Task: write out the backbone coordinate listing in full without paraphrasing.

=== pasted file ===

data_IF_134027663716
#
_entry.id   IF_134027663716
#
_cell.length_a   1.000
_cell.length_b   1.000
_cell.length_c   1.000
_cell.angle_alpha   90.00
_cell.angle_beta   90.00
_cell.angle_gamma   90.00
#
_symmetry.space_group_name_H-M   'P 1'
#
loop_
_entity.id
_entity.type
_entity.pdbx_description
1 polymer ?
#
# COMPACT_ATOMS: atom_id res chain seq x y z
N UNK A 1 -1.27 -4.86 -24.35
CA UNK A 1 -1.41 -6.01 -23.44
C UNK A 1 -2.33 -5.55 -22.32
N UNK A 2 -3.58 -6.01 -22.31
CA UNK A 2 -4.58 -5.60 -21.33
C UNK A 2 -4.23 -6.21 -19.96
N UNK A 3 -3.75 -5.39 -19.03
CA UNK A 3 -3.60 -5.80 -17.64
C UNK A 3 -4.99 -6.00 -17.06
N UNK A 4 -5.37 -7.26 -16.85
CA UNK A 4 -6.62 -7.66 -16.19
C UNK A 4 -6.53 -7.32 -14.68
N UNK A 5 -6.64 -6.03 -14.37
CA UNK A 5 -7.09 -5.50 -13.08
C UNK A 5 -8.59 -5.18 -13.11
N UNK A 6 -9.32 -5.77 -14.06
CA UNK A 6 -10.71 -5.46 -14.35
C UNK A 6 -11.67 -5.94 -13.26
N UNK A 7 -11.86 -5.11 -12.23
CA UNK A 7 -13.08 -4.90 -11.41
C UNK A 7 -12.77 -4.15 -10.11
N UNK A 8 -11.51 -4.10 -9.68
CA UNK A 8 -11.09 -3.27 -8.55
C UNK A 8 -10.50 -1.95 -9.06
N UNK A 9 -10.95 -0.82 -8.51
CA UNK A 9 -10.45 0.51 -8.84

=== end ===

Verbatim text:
data_IF_134027663716
#
_entry.id   IF_134027663716
#
_cell.length_a   1.000
_cell.length_b   1.000
_cell.length_c   1.000
_cell.angle_alpha   90.00
_cell.angle_beta   90.00
_cell.angle_gamma   90.00
#
_symmetry.space_group_name_H-M   'P 1'
#
loop_
_entity.id
_entity.type
_entity.pdbx_description
1 polymer ?
#
# COMPACT_ATOMS: atom_id res chain seq x y z
N UNK A 1 -1.27 -4.86 -24.35
CA UNK A 1 -1.41 -6.01 -23.44
C UNK A 1 -2.33 -5.55 -22.32
N UNK A 2 -3.58 -6.01 -22.31
CA UNK A 2 -4.58 -5.60 -21.33
C UNK A 2 -4.23 -6.21 -19.96
N UNK A 3 -3.75 -5.39 -19.03
CA UNK A 3 -3.60 -5.80 -17.64
C UNK A 3 -4.99 -6.00 -17.06
N UNK A 4 -5.37 -7.26 -16.85
CA UNK A 4 -6.62 -7.66 -16.19
C UNK A 4 -6.53 -7.32 -14.68
N UNK A 5 -6.64 -6.03 -14.37
CA UNK A 5 -7.09 -5.50 -13.08
C UNK A 5 -8.59 -5.18 -13.11
N UNK A 6 -9.32 -5.77 -14.06
CA UNK A 6 -10.71 -5.46 -14.35
C UNK A 6 -11.67 -5.94 -13.26
N UNK A 7 -11.86 -5.11 -12.23
CA UNK A 7 -13.08 -4.90 -11.41
C UNK A 7 -12.77 -4.15 -10.11
N UNK A 8 -11.51 -4.10 -9.68
CA UNK A 8 -11.09 -3.27 -8.55
C UNK A 8 -10.50 -1.95 -9.06
N UNK A 9 -10.95 -0.82 -8.51
CA UNK A 9 -10.45 0.51 -8.84